Bill to block higher flood-insurance premiums could be law by end of year, sponsor says

U.S. Rep. Maxine Waters said Friday that a congressional bill that would delay huge increases in the cost of homeowners’ government-backed flood insurance policies by about four years should become law by the end of the year.

The California Democrat, who led a bipartisan group of 50 House members and 15 senators who filed the Homeowner Flood Insurance Affordability Act last month, spent the day in Plaquemines Parish meeting with local leaders and homeowners to tell them she is doing all she can to fix a law she co-sponsored two years ago.

That law was intended to make the National Flood Insurance Program more financially self-sustainable, but it did so by increasing premiums far more than Waters and other lawmakers expected. A $400 annual premium, for example, could jump to $4,000 and even as high as $15,000, according to some worst-case-scenarios.

“I’m back here because my name is on this legislation,” Waters said of the initial bill, called the Biggert-Waters Act. “I thought I have a responsibility to help make this right.”

The new bill, which has not yet begun moving through the legislative process, would delay many of the premium insurance hikes until two years after the Federal Emergency Management Agency completes an affordability study on the rate increases. The study is not expected to be finished for another year or more.

The legislation focuses on delaying the insurance hikes for primary residences — excluding properties that have suffered repeated flooding — that have “grandfathered” lower premiums. It also would delay a property sale “trigger” so that homes and businesses sold after July 6, 2012, do not automatically see dramatic insurance increases.

It is not clear exactly how many owners would stand to benefit from the legislation.

The bill also would create an advocate position within FEMA to take calls from homeowners.

Waters told state and parish officials Friday she will continue to work with Louisiana’s congressional delegation on legislation that would protect the owners of small businesses and second homes, which would still be subject to the rate hikes even if the current bill passes.

“You’ve said it, I’ve heard it, and I’ve got to set about the business of getting it done,” she said.

Jefferson Parish President John Young, who was among the South Louisiana officials who gathered at the Rev. Percy Murphy Griffin Community Center in Davant, said he was thrilled to find out the delay in higher premiums could kick in within a couple of months.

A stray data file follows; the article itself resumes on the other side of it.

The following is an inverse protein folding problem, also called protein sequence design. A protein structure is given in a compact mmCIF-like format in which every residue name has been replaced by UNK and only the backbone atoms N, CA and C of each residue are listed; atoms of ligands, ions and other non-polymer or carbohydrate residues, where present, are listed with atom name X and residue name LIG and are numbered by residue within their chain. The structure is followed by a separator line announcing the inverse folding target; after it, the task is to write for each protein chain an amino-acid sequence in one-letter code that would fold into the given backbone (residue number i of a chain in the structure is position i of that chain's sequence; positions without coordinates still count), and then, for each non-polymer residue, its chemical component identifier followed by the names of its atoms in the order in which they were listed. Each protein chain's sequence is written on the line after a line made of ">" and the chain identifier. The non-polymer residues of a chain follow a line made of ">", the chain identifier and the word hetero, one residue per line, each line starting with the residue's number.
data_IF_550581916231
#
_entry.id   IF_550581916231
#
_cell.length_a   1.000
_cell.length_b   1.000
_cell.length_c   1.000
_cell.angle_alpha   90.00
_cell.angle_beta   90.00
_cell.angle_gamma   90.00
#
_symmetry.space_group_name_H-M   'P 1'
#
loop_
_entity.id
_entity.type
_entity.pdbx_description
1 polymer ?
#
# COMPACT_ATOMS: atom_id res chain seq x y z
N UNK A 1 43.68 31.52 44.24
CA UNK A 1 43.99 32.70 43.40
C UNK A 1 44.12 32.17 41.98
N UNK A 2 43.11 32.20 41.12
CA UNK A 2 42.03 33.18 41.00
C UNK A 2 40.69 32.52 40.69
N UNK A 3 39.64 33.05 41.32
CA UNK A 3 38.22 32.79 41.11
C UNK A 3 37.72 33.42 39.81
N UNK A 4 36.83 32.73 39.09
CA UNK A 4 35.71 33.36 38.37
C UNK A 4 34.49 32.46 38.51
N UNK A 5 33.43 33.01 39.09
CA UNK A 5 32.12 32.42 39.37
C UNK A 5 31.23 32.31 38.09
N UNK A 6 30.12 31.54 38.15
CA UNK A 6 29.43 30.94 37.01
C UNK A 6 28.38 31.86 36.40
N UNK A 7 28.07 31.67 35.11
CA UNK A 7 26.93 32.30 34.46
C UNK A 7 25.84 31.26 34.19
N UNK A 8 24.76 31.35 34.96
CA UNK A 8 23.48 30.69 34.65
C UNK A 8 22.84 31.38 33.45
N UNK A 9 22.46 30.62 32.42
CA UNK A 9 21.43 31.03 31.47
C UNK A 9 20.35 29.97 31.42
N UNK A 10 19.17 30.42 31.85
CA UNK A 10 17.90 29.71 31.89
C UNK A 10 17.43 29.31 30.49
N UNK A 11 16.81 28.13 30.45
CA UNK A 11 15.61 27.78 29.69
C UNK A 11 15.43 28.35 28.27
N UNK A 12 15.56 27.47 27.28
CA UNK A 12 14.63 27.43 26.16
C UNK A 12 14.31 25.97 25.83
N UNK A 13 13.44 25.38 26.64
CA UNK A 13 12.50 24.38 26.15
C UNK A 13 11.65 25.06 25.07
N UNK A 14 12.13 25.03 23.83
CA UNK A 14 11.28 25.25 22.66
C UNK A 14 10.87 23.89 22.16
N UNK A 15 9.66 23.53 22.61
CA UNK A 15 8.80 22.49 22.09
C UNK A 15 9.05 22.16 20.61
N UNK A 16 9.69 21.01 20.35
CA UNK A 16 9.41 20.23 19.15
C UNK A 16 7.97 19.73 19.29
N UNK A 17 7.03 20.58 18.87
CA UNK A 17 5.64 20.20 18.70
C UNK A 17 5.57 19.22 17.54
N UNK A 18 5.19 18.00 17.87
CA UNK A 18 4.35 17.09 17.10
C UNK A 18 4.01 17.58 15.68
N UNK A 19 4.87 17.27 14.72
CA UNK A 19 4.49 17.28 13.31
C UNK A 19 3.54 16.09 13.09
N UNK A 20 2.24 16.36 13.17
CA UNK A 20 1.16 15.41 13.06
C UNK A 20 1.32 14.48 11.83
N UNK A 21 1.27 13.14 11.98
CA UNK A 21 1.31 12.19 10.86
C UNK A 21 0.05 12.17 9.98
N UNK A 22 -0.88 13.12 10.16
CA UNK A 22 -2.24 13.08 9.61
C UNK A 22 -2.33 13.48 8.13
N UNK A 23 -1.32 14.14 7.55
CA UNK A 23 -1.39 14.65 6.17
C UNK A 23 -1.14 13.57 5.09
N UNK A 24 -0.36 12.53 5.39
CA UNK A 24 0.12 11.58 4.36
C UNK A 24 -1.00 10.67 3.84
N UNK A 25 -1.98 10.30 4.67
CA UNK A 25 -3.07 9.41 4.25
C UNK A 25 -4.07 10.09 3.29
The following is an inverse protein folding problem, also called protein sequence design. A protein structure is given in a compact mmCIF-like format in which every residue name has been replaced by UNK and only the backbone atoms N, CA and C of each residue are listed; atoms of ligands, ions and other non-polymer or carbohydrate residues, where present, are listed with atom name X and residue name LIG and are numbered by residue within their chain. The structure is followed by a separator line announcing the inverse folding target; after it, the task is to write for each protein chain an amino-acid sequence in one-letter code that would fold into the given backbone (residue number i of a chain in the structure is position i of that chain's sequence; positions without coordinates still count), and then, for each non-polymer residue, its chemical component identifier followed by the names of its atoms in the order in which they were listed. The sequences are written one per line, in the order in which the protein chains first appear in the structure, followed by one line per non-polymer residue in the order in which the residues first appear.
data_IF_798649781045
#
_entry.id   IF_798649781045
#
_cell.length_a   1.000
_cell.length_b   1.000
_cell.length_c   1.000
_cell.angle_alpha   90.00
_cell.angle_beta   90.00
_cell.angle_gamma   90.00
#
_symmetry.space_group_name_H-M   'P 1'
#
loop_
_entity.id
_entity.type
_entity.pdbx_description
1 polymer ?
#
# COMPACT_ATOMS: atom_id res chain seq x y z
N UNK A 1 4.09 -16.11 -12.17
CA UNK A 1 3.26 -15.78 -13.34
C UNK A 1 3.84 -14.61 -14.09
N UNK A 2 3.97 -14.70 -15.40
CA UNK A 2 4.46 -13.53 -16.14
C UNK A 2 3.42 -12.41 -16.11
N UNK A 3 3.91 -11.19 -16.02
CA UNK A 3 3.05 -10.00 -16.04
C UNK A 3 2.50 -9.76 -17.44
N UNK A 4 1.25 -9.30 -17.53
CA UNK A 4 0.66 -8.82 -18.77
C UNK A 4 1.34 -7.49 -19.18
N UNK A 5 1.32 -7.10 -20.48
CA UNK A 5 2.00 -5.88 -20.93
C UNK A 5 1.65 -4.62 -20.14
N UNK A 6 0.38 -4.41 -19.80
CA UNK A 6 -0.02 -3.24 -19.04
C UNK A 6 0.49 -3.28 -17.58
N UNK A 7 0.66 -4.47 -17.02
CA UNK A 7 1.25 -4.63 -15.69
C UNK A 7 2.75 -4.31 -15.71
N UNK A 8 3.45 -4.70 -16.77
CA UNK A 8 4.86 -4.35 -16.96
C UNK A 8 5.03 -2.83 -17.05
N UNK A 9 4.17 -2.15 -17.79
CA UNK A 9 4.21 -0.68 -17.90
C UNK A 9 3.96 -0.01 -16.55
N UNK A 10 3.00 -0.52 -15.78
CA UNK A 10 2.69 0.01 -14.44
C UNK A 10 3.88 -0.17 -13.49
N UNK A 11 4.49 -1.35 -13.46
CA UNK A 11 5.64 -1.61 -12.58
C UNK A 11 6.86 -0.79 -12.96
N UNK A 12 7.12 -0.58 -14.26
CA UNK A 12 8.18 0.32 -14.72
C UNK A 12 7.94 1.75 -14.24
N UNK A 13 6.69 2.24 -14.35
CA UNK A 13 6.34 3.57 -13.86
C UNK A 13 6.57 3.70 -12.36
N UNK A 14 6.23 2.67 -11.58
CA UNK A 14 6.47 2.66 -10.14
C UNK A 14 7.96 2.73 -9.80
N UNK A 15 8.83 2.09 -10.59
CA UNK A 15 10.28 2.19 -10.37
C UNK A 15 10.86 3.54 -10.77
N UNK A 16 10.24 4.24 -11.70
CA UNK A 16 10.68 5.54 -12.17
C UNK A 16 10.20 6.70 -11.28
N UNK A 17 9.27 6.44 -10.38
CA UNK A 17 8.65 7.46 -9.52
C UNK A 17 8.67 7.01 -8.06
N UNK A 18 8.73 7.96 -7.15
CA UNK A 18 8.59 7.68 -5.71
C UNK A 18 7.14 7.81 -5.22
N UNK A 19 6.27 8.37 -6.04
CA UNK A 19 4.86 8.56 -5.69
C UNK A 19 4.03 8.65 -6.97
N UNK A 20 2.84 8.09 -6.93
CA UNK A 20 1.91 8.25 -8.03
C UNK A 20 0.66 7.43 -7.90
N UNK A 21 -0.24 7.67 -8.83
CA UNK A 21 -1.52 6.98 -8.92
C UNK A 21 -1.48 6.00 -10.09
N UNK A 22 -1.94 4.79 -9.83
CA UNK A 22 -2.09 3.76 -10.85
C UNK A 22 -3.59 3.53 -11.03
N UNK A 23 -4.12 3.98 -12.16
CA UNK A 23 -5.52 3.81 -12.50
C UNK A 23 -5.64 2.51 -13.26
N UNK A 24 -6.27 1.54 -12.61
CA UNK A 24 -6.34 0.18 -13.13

While the proposed bill would still leave the long-term cost of flood insurance up in the air for the next few years, it is the best option available right now because the rate hikes it will prevent are unacceptably large, officials said.

Plaquemines Parish President Billy Nungesser said the bill, which would also give credit for locally funded flood protection projects under construction, will help Louisiana parishes hold FEMA accountable as it creates new flood maps.

Like Young, Nungesser praised Waters for her efforts.

“She really stepped up and owned the problems in that bill,” he said.

Waters recalled coming to New Orleans in the days after Hurricane Katrina to help put people on buses headed for shelters outside the city, and being in Louis Armstrong International Airport among the sick and homeless. She later visited Plaquemines after the 2010 BP oil spill in the Gulf of Mexico.

So when Plaquemines Parish Councilman Percy V. Griffin came to her office in March without an appointment to tell her what the impending rate hikes were going to do to homeowners in Plaquemines and other areas along the Gulf, Waters said, there was no question what she had to do.

She said the bipartisan coalition behind the proposed Homeowner Flood Insurance Affordability Act, which formed while the rest of Congress was embroiled in the standoff over the government shutdown, is a testament to the importance of the issue not just in Louisiana but across the country.

“When you have Maxine Waters and David Vitter working on the same legislation, you know it’s a miracle,” she said, joking.

Waters is known as one of the House’s most liberal Democrats, while Vitter is one of the Senate’s most conservative Republicans.